24 December 2009
Here's a kind of sort of recipe and a how-to.
1-2 tbsp vegetable oil
1 lg onion, diced fairly small
4-5 cloves garlic, minced
6 cups cabbage, sliced into thin strips, then cross-cut into 1-in strips
1.5 lbs ground beef (or combination of beef, pork, veal or fresh pork sausage)
salt and fresh ground black pepper to taste
3-4 tbsp dried dill or to taste
Heat oil in a large deep skillet. Add the onion, garlic, and cabbage. Cook until the cabbage begins to soften and cook down. According to my brother-in-law, you should let the cabbage scorch - it does add flavour, but I have a really hard time intentionally burning food, even for flavour, so I haven't done it.
Once the cabbage is mostly softened, add in your ground meat. I used about 1.5 pounds of lean ground beef, plus a half pound of spicy pork sausage. Season to taste with salt and pepper, plus add in a lot of dried dill. I didn't measure what I used, but I'm sure it was pretty close to 4 tablespoons of dried dill. Oh, and I added a couple teaspoons of paprika; I'd forgotten about that. I'm not sure it added any noticable flavour, it was just a thought I had. Once the meat is cooked through, taste and adjust the seasoning. Remove the mixture from the stove and set aside to cool.
Just a note: normally I used extra lean ground beef, but it's easy with this dish to get a really dry filling, so we used lean ground and didn't drain off any of the fat. To be honest, I didn't even notice any fat in the pan, but it was still very moist once it was cooked and the piroshky are noticably moister than some we've made in the past when we cooked the meat seperately from the cabbage and drained the excess fat.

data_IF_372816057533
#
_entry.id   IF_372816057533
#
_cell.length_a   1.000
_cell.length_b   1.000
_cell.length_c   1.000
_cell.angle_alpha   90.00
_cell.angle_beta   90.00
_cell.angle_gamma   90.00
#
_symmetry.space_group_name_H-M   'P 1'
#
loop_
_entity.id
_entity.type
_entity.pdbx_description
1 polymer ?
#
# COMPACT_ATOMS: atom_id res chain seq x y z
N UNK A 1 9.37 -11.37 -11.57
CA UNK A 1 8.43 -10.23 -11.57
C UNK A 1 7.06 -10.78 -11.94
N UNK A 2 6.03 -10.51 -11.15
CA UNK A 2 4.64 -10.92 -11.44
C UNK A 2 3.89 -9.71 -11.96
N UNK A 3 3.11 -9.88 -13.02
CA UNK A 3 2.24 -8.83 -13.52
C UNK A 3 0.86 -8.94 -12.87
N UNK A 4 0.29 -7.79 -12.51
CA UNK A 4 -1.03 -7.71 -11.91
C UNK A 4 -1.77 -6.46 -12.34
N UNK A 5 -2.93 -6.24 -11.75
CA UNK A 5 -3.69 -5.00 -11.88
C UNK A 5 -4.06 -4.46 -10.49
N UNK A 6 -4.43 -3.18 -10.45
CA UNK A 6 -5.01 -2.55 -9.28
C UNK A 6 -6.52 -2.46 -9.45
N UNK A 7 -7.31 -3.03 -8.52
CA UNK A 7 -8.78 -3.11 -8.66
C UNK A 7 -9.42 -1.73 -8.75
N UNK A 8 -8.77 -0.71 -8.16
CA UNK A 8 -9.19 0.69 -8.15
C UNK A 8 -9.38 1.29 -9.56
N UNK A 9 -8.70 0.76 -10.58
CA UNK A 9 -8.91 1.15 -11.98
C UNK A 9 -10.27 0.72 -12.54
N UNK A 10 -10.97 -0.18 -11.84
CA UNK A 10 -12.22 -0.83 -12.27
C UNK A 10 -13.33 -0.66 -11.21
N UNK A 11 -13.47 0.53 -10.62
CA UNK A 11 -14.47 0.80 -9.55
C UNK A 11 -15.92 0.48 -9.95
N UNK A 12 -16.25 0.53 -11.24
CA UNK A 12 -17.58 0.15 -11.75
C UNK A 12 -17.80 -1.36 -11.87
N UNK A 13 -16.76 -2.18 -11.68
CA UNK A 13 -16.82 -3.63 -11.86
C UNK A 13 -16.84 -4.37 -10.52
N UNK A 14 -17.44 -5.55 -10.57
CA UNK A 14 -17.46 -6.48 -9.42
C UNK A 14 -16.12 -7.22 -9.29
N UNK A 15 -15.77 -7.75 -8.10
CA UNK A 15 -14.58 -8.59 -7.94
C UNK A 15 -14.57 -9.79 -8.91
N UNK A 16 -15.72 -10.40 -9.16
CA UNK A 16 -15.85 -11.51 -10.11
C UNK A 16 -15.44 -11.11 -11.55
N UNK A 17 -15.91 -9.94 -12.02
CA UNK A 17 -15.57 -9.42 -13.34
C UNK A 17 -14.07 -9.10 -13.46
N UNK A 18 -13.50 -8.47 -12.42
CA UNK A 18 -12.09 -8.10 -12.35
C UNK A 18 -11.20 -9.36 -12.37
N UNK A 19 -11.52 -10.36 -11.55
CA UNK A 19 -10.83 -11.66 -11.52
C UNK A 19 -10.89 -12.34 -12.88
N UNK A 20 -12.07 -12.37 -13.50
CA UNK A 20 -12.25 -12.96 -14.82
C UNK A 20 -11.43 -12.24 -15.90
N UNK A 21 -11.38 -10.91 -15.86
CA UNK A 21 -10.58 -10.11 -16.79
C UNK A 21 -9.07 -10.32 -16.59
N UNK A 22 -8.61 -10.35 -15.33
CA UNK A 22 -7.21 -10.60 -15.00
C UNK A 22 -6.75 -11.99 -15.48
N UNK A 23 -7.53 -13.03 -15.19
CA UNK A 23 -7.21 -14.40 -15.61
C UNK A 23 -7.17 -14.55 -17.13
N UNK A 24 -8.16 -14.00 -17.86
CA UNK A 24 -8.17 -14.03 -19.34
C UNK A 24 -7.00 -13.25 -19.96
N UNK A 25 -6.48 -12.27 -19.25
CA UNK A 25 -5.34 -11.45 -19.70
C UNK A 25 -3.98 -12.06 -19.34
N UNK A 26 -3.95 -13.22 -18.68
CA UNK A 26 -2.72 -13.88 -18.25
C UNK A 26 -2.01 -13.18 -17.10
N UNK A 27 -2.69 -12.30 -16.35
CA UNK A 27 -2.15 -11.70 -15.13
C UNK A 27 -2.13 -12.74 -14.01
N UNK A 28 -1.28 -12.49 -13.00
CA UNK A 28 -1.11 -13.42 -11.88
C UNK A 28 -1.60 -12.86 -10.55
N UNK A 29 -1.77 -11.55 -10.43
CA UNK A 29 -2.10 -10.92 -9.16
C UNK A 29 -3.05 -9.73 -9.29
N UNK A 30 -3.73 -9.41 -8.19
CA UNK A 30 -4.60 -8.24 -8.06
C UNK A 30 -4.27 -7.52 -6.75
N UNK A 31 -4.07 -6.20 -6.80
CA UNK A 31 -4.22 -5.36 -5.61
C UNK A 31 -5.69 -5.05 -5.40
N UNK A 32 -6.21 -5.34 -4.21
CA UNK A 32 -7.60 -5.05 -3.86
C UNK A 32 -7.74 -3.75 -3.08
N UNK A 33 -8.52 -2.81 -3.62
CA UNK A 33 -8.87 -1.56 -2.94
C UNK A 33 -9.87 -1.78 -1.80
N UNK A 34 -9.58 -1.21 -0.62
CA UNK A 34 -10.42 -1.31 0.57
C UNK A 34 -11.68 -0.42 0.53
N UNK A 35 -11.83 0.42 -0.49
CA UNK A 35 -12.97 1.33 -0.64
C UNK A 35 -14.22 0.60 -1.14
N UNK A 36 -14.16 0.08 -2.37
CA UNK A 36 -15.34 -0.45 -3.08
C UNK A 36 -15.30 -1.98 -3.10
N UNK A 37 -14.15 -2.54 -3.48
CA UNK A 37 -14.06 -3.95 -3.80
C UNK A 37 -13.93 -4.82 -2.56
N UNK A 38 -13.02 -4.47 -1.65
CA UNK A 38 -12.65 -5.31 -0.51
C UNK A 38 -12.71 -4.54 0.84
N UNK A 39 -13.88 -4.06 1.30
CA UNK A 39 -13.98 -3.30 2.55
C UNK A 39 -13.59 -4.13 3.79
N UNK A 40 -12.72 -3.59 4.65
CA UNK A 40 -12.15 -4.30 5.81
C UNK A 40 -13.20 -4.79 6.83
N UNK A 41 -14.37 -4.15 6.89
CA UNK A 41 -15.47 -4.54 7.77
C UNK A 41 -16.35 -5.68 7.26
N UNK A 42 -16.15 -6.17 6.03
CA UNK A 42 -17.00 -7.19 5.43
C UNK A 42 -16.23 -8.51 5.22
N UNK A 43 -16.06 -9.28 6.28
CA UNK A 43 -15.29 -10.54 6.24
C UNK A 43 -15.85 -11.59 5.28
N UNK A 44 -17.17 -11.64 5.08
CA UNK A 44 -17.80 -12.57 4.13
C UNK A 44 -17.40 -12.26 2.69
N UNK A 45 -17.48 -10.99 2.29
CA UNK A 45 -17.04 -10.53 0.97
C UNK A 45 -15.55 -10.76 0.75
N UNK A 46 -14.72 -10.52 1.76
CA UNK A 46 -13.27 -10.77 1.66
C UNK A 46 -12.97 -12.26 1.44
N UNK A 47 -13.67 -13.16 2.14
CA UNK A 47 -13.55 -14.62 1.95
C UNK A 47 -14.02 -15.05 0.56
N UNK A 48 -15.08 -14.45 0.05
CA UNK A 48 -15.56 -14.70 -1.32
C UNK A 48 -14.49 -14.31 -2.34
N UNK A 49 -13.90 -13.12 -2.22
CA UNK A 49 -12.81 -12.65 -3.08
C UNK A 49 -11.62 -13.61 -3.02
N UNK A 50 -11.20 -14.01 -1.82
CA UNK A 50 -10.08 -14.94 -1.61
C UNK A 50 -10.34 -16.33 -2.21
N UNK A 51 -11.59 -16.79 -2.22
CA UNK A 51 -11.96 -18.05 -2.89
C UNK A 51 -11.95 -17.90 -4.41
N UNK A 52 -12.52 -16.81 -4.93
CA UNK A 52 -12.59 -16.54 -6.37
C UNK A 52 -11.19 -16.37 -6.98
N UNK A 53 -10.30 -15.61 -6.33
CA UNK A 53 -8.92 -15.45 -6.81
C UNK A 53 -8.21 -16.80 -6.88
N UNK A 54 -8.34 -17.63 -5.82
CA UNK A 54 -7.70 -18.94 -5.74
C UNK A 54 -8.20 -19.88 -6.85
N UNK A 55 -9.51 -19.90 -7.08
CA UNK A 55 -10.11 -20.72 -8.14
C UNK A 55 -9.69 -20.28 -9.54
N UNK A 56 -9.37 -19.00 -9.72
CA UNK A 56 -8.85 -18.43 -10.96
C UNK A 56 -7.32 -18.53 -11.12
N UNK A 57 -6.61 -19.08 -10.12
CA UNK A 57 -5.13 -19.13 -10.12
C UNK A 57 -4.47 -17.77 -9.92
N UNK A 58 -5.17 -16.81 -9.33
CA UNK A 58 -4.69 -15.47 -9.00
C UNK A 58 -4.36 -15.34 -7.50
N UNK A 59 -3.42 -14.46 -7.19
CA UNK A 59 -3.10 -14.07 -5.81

A second note: We were left with probably 3 cups of excess filling. So probably I should list half the amount of everything or else double the amount of dough. Piroshky do freeze well. However, we froze the excess filling for a future batch of piroshky or else to make into a lazy cabbage roll casserole type dish - add tomato soup or tomato sauce (plus extra cabbage, since this is a meat heavy filling) and some cooked rice and bake it all up and yum. Deliciousness.
1 package active dry yeast
1/4 cup warm water
1 cup milk
1/2 cup vegetable oil
2 tablespoons granulated sugar
1 teaspoon salt
4 cups all-purpose white flour
vegetable oil to brush over piroshky
Dissolve the yeast in the quarter cup of warm water, setting aside in a warm place until the yeast becomes frothy, about 10-15 minutes. Meanwhile, in a medium saucepan over low heat, warm the milk and gently whisk in the eggs, oil, sugar, and salt. I don't know why you are supposed to warm these ingredients, but Jen does it and it seems to work. DO NOT cook your eggs.
Place half the flour in a large mixing bowl and gradually stir in the milk mixture. Then add the yeast solution alternately with the remaining flour, stirring after each addition. Mix well. Knead until the dough forms a ball and does not stick to the bowl. (Note: Start with the 4 cups of flour. You may need to add more, a little at a time, as you knead the dough). Cover the bowl with a clean cloth. Set in a warm location and let rise until doubled in volume.
A small word of warning: try to keep from rolling the dough too thin as they will sometimes split while baking. You can tell you've got your dough stretched around too much filling if the meat is visible under the layer of dough. (See here for a reference. They don't always split - none of ours did today - but sometimes they will and it can be messy.)
In any case, I can't emphasize enough how delicious these things are. You really can fill them any way you please, most people seem to use meat/onion only, but others put in cheese or mushrooms or other vegetables. I think the only really standards are the dill and the ground meat. I think they're pretty amazing with cabbage. My mom makes them sometimes, but very small, about 2-in long only with about a tsp filling in them. She makes beef/cabbage and pork/sauerkraut ones. (I don't care for the sauerkraut.) I don't know that these are traditional to eat at holidays, but that seems to be the times when we make them at our house.